"C'est d'un café noir dont je rêve maintenant !"

Translation:It is a black coffee that I'm dreaming of now!

June 28, 2020

This discussion is locked.


Why the "d'"?


it's the contraction of "de" (of)

I dream of a coffee (je rêve d'un café).

It might make more sense if the English translation kept a little more faithful to the original French:

It is of a black coffee that I dream now.


Doesn't the "dont" already take care of that, though?


I thought the same. But I checked Reverso and came to this theory:

If you say "C'est un café dont je rêve" you are saying: It's a coffee I am dreaming of, but only like in: it's my dream coffee. This sentence means: It's about a cup of coffee that I am dreaming.

It feels double though, I agree with you. I would think "C'est d'un café que je rêve". I don't know if that is correct .


Actually it seems to me that there is a redundancy here. As dont already means de que, you shouldn't need the first de.

C'est un café noir dont il a besoin.
C'est d'un café noir qu'il a besoin.


Exactly my point. The Duo version translates as "It is of a black coffee of which I am dreaming". Nonsense.


I think you will need to say "the French version" instead of "the Duo version". That's how they speak. No language is without redundancies.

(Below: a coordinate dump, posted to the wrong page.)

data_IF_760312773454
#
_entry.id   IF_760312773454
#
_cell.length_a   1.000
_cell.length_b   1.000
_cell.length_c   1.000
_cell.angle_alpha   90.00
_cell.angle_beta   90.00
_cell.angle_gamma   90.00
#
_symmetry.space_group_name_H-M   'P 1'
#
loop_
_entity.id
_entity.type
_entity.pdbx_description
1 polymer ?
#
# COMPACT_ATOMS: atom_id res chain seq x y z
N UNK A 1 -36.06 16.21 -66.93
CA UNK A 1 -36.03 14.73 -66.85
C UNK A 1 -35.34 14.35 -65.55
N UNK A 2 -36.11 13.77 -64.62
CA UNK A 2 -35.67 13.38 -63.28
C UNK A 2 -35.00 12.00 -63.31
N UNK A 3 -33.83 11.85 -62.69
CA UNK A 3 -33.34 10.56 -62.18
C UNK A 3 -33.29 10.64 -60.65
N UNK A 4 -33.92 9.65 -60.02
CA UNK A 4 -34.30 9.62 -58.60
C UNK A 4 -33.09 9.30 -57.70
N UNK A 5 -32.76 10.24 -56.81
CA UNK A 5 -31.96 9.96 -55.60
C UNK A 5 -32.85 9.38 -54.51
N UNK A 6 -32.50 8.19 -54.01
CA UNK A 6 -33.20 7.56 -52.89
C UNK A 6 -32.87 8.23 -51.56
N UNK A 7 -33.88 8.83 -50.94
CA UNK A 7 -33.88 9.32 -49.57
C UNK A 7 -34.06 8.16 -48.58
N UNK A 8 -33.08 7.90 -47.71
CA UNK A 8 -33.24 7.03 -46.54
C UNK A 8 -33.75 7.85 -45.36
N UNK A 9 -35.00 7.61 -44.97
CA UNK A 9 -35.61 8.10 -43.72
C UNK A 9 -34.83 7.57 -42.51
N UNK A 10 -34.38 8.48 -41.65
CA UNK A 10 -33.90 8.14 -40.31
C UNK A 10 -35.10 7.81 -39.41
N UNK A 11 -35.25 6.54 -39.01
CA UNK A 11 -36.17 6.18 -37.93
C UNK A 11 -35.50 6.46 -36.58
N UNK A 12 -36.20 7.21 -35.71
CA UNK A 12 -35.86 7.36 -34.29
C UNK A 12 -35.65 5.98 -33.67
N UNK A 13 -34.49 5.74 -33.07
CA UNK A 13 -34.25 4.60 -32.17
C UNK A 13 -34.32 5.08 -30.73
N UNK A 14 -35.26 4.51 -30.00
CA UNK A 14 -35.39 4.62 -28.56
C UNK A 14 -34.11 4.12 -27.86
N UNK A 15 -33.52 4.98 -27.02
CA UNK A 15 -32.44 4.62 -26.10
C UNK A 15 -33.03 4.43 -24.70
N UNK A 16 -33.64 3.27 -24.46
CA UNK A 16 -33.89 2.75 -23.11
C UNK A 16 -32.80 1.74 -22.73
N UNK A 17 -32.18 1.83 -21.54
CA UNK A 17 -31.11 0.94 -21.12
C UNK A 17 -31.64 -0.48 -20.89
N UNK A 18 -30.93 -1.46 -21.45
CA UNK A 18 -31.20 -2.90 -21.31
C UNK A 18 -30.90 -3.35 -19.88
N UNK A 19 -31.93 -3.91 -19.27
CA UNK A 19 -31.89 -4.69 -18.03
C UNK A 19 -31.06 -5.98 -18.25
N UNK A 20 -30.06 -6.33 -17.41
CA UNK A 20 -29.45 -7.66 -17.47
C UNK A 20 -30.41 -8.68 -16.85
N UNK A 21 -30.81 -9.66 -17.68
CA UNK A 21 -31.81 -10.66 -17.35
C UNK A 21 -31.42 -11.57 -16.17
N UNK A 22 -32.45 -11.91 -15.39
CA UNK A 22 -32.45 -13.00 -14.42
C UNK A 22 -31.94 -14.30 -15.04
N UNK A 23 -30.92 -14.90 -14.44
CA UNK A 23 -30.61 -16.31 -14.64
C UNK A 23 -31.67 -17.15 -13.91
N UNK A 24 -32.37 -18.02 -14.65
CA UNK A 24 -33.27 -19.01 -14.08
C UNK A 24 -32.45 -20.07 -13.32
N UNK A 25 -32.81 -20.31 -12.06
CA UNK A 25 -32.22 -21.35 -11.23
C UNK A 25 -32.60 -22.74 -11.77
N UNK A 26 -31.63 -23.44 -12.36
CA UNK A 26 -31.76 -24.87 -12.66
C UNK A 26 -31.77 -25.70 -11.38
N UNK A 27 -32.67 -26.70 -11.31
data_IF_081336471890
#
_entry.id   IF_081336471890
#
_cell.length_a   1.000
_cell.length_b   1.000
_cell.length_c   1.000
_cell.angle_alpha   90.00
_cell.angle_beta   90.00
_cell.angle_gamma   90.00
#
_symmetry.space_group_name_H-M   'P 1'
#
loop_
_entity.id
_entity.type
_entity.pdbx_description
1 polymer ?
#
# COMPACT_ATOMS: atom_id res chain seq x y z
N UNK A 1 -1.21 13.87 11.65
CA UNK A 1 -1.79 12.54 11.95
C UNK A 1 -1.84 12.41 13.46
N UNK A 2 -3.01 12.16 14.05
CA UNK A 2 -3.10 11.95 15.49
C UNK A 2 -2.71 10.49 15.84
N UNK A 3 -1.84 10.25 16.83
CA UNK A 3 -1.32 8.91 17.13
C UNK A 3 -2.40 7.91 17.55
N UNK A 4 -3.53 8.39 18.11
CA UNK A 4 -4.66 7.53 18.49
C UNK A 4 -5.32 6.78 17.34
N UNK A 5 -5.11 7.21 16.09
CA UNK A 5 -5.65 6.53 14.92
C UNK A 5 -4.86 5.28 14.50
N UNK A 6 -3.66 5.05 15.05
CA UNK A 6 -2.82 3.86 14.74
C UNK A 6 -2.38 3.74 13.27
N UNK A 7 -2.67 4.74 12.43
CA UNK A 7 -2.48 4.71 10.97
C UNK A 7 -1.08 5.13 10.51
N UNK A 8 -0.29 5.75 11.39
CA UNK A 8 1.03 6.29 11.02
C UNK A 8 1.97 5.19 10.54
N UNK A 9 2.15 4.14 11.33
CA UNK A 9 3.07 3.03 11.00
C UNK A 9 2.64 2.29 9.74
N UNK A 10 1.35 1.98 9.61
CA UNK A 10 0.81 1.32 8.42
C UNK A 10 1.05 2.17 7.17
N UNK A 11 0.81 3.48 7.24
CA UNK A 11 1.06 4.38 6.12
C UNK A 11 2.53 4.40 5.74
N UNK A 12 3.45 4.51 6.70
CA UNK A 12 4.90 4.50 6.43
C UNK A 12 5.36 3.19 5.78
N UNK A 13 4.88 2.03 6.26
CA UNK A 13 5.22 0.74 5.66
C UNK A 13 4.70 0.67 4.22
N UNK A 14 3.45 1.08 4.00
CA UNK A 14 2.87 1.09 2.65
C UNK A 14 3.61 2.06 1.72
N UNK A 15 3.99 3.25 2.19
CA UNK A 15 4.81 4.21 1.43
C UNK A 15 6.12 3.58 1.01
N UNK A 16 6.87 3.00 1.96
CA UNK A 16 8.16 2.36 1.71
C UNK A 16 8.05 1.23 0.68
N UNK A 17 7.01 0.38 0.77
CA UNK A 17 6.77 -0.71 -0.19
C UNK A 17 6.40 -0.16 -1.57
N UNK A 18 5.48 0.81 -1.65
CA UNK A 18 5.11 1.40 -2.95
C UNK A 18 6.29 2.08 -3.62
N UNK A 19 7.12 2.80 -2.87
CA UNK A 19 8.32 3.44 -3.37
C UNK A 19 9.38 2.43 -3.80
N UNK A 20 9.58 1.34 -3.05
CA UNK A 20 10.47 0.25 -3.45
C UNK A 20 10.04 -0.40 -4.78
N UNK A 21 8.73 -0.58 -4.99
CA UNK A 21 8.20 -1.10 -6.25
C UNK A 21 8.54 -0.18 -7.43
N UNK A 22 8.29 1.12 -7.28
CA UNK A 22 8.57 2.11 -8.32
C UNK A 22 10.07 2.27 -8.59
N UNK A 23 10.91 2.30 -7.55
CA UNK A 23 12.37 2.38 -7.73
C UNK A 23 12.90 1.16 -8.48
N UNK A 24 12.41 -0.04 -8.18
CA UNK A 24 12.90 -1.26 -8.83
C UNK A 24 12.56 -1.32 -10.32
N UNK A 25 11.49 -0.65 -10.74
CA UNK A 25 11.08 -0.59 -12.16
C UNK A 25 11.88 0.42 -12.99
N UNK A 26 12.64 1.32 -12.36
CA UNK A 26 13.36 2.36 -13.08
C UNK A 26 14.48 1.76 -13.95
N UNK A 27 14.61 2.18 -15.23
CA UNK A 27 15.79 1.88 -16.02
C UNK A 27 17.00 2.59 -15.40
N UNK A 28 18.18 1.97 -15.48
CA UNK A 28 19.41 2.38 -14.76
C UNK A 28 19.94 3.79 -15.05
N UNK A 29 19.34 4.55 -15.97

Just relax your closed fist for a brief moment to ask yourself the question if inessential redundancies could possibly be an added bonus to the construct of a language, and whether we shouldn't really, in actuality, kneel down to them, being in essence a beneficent enrichment to our normal, everyday lives.


In the UK we dream OF doing something but dream ABOUT an object - please accept this


In English we can omit 'that' and it is still a correct sentence, so it shouldn't be marked wrong, but it was.


In other lessons I've been marked wrong for including 'that' in a similar translation.


This section is very new and not many correct translations have yet been added. Keep reporting them. Every phrase has tens if not hundreds of correct translations so Duo needs a little help there.


I tried 'Now I'm dreaming of a black coffee.' Seems like a workable translation to me, but not accepted. Perhaps a little to far removed structurally?


The function of the sentence is different.

"Now I'm dreaming" stresses the dreaming. "It's a black coffee I am dreaming of now" very strongly stresses the dreaming and answers an implied question.


"It is of a black coffee that I'm dreaming now" is more correct grammatically than the 'correct' answer, ie avoiding ending a sentence with a preposition. It is more formal but still correct.

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